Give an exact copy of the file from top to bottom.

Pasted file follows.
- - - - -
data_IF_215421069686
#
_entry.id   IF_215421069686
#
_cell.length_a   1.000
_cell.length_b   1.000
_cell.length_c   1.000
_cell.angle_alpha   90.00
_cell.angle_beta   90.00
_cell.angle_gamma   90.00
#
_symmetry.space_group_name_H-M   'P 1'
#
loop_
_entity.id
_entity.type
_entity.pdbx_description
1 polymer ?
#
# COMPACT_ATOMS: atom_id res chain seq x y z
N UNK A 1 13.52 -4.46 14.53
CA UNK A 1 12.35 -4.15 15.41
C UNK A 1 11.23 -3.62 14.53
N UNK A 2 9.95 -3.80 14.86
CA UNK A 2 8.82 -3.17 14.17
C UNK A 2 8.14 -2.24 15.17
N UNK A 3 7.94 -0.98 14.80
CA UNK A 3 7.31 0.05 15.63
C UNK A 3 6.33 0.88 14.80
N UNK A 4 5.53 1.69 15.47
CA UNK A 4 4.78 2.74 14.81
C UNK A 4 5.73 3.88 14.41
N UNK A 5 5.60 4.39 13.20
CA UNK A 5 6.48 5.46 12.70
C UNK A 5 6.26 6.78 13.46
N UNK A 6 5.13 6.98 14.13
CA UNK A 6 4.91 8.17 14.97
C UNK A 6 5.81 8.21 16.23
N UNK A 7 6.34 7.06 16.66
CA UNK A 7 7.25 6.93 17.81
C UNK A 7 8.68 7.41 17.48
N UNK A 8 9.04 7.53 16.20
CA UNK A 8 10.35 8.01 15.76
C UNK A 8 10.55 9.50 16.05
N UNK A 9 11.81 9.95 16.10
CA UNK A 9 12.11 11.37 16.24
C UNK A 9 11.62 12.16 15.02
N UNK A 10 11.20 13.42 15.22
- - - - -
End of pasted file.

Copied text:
data_IF_215421069686
#
_entry.id   IF_215421069686
#
_cell.length_a   1.000
_cell.length_b   1.000
_cell.length_c   1.000
_cell.angle_alpha   90.00
_cell.angle_beta   90.00
_cell.angle_gamma   90.00
#
_symmetry.space_group_name_H-M   'P 1'
#
loop_
_entity.id
_entity.type
_entity.pdbx_description
1 polymer ?
#
# COMPACT_ATOMS: atom_id res chain seq x y z
N UNK A 1 13.52 -4.46 14.53
CA UNK A 1 12.35 -4.15 15.41
C UNK A 1 11.23 -3.62 14.53
N UNK A 2 9.95 -3.80 14.86
CA UNK A 2 8.82 -3.17 14.17
C UNK A 2 8.14 -2.24 15.17
N UNK A 3 7.94 -0.98 14.80
CA UNK A 3 7.31 0.05 15.63
C UNK A 3 6.33 0.88 14.80
N UNK A 4 5.53 1.69 15.47
CA UNK A 4 4.78 2.74 14.81
C UNK A 4 5.73 3.88 14.41
N UNK A 5 5.60 4.39 13.20
CA UNK A 5 6.48 5.46 12.70
C UNK A 5 6.26 6.78 13.46
N UNK A 6 5.13 6.98 14.13
CA UNK A 6 4.91 8.17 14.97
C UNK A 6 5.81 8.21 16.23
N UNK A 7 6.34 7.06 16.66
CA UNK A 7 7.25 6.93 17.81
C UNK A 7 8.68 7.41 17.48
N UNK A 8 9.04 7.53 16.20
CA UNK A 8 10.35 8.01 15.76
C UNK A 8 10.55 9.50 16.05
N UNK A 9 11.81 9.95 16.10
CA UNK A 9 12.11 11.37 16.24
C UNK A 9 11.62 12.16 15.02
N UNK A 10 11.20 13.42 15.22